Renal Function Mediates Link Between Lp(a), Adverse Cardiovascular Outcomes

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A significant association between Lp(a) and adverse cardiovascular outcomes was altered by renal function in patients undergoing percutaneous coronary intervention.

Renal function may mediate the association between lipoprotein (a) and major adverse cardiac and cerebrovascular events (MACCE) in patients with coronary artery disease (CAD) undergoing percutaneous coronary intervention (PCI), according to new research.1

Among ≥10,000 eligible patients undergoing PCI, elevated Lp(a) was significantly associated with increased MACCE risk in patients with estimated glomerular filtration rate (eGFR) <60 mL/min/1.73 m2, but the association was weakened to diminished in patients with mild to normal renal function.

“Concomitant measurement of renal function is warranted for better risk stratification in CAD patients with elevated Lp(a),” wrote the investigative team, led by Junqing Yuan, National Center for Cardiovascular Diseases, Chinese Academy of Medical Sciences, and Peking Union Medical College.

Prior evidence has supported the causal role of elevated Lp(a) in the development of cardiovascular diseases (CVD). Guidelines from the European Society of Cardiology recommend initiating an Lp(a) measurement at least once in a lifetime to identify cardiovascular risk.2 Chronic kidney disease (CKD) has also risen as a notable contributor to the global burden of CVD—as eGFR decreases, the prevalence of CVD rises, in tandem with an increasing risk of cardiac mortality.3

However, it remains unclear how renal dysfunction could impact the relationship of Lp(a) with cardiovascular risk in patients with CAD.1 In the current analysis, Yuan and colleagues examined the impact of Lp(a) across renal function levels and the combined effect of Lp(a) and renal dysfunction with cardiovascular outcomes in patients with CAD undergoing PCI.

The post hoc analysis was based on a large, prospective observational cohort that enrolled 10,724 adults undergoing PCI from January to December 2013 in a hospital in a cardiovascular center in China. After excluding 289 patients due to missing baseline creatinine and Lp(a) data, 10,435 patients of East Asian ethnicity were eligible for analysis.

Participants were separated into three groups by baseline eGFR level, according to National Kidney Foundation classification: normal renal function (≥90 ml/min/1.73 m2), mild renal dysfunction (60-90 ml/min/1.73 m2), and moderate to severe renal dysfunction (<60 ml/min/1.73 m2).

Follow-up data were obtained by investigators blinded to baseline data at 1 month, 2 months, 1 year, 2 years, and 5 years after discharge. The analysis’ primary end point was MACCE, defined as a composite of all-cause death, nonfatal myocardial infarction, ischemic stroke, and unplanned revascularization.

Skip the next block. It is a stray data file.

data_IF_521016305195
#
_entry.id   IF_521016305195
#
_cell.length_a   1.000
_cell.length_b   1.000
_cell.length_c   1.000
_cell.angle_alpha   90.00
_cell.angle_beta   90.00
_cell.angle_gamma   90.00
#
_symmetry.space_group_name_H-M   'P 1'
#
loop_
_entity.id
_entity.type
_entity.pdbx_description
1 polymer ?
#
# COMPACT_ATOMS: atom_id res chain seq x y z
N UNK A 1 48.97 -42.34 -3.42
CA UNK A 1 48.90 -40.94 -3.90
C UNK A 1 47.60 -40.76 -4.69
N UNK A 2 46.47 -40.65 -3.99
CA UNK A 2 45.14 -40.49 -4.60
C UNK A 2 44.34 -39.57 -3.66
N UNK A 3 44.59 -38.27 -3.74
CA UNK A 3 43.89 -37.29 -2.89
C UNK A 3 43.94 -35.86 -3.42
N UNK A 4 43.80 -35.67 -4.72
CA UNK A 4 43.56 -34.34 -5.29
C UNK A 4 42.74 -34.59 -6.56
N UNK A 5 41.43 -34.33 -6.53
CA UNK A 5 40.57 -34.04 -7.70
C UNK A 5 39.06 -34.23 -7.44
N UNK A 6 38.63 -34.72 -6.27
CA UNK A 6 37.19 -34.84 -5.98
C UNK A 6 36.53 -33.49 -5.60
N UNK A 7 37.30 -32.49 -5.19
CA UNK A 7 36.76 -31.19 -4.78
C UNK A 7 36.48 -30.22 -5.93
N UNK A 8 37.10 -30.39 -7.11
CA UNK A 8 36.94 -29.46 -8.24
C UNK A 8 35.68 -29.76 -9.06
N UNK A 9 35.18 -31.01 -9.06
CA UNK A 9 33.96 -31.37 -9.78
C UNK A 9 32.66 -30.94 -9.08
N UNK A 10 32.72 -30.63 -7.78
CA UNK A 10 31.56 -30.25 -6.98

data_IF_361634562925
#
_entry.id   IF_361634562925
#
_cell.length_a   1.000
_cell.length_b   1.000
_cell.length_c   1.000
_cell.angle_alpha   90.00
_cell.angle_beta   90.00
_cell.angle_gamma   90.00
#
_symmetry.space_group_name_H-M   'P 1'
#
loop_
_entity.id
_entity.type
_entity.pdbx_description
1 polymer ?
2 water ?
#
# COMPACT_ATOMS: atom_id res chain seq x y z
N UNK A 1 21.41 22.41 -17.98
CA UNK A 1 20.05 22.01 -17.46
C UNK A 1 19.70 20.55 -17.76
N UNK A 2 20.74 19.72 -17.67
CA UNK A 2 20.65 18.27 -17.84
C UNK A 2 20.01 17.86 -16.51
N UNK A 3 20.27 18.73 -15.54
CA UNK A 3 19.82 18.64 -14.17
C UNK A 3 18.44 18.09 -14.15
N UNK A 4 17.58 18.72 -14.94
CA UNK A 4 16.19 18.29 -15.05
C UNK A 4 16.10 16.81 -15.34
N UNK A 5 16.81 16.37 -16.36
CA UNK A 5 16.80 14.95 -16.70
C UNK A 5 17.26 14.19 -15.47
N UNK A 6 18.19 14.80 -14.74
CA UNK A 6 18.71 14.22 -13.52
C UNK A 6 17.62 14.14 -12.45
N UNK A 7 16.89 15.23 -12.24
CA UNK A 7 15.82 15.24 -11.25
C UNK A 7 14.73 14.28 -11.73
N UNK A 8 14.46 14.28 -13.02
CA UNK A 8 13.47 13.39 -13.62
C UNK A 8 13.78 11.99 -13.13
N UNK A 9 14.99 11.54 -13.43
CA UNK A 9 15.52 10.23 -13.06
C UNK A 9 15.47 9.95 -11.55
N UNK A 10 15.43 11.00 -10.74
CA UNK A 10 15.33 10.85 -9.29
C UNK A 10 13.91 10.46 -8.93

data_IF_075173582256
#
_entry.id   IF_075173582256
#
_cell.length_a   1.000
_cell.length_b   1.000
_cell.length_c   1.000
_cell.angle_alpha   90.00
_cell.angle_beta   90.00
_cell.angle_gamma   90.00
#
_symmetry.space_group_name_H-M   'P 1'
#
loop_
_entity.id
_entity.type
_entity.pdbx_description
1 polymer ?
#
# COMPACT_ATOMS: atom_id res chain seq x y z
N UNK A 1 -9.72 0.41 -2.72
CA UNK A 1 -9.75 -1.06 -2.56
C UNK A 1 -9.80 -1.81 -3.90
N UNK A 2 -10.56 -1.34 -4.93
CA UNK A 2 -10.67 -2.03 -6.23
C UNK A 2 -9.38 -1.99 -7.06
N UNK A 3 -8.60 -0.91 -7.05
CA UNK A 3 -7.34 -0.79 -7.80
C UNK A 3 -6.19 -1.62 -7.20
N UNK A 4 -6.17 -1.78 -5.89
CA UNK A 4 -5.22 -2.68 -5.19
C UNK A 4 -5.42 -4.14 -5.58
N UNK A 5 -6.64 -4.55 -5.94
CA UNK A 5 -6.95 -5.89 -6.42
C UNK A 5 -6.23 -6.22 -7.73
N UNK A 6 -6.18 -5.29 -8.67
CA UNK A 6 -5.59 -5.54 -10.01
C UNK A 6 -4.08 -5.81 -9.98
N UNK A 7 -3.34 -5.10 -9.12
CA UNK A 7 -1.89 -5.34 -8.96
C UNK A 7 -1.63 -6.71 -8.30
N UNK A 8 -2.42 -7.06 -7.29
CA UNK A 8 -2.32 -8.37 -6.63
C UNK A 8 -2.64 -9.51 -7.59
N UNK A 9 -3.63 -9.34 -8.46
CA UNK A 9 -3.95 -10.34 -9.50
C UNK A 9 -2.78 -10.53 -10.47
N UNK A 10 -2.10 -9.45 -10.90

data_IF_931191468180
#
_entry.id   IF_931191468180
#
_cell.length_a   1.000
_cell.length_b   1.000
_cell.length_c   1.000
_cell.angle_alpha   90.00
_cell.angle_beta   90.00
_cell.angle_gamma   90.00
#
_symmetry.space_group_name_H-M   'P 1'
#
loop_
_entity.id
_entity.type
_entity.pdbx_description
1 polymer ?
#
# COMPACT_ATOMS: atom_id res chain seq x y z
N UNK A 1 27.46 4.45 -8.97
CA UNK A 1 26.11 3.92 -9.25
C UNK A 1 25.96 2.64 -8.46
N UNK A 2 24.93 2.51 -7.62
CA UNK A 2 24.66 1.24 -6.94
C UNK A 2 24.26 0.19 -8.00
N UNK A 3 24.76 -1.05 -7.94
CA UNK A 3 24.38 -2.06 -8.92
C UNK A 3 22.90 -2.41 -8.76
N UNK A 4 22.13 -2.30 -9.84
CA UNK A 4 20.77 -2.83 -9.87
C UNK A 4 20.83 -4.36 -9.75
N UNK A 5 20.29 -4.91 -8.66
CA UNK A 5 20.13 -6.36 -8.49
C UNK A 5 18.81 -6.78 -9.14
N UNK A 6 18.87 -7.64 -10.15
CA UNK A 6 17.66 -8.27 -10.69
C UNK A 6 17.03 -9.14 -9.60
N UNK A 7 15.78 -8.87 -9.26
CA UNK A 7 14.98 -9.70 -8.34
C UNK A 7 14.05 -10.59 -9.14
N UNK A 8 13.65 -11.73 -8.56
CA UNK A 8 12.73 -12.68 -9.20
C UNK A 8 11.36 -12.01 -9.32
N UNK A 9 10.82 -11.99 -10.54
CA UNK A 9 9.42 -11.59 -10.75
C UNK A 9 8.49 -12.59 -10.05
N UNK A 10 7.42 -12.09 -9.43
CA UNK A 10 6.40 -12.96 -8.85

Among the study population, 62% had normal renal function, 34% had mildly impaired renal function, and 4% had moderate to severe renal dysfunction. At baseline, the median eGFR and Lp(a) were 94.1 ml/min/1.73 m2 and 185.4 mg/dl, respectively. A total of 2144 (20.5) MACCE events occurred across a median follow-up period of 5.1 years.

After multivariable adjustment, investigators found higher Lp(a) levels were significantly associated with higher MACCE risk (≥30 vs. <30 mg/dL; hazard ratio [HR], 1.12; 95% CI, 1.03 - 1.23). Meanwhile, the significant associations between Lp(a) and higher risks of MACCE were only identified in patients with eGFR <60 ml/min/1.73 m2 (HR, 1.31; 95% CI, 1.08 - 1.60).

Those with increasing Lp(a) had significantly higher MACCE rates in impaired renal function groups (eGFR 60–90 ml/min/1.73 m²: 24.1% vs. 19.9%, P = .004; eGFR <60 ml/min/1.73 m²: 39.3% vs. 26.5%, P = .008). This finding was not observed in patients with normal renal function (19.9% vs. 19.1%; P = .470).

Yuan and colleagues identified a significant interaction for MACCE between renal categories and Lp(A) (P = .026). Only individuals with both eGFR <60 ml/min.1.73 m2 and elevated LP(a) experienced a significantly higher risk and cumulative incidence of MACCE (adjusted HR, 1.92; 95% CI, 1.43 - 2.57).

“The possible underlying mechanisms of our findings could be explained by the amplified pro-inflammatory and pro-calcifying effects of Lp(a) (mainly by oxidized phospholipids) in CKD, as CKD also induces a pro-inflammatory state and vascular calcification, which are vital risk factors for CVD,” investigators wrote.


  1. Zeng G, Zhu P, Yuan D, et al. Renal function alters the association of lipoprotein(a) with cardiovascular outcomes in patients undergoing percutaneous coronary intervention: a prospective cohort study. Clin Kidney J. 2024;17(3):sfae032. Published 2024 Feb 9. doi:10.1093/ckj/sfae032
  2. Mach F, Baigent C, Catapano AL, et al. 2019 ESC/EAS Guidelines for the management of dyslipidaemias: lipid modification to reduce cardiovascular risk [published correction appears in Eur Heart J. 2020 Nov 21;41(44):4255]. Eur Heart J. 2020;41(1):111-188. doi:10.1093/eurheartj/ehz455
  3. Gansevoort RT, Correa-Rotter R, Hemmelgarn BR, et al. Chronic kidney disease and cardiovascular risk: epidemiology, mechanisms, and prevention. Lancet. 2013;382(9889):339-352. doi:10.1016/S0140-6736(13)60595-4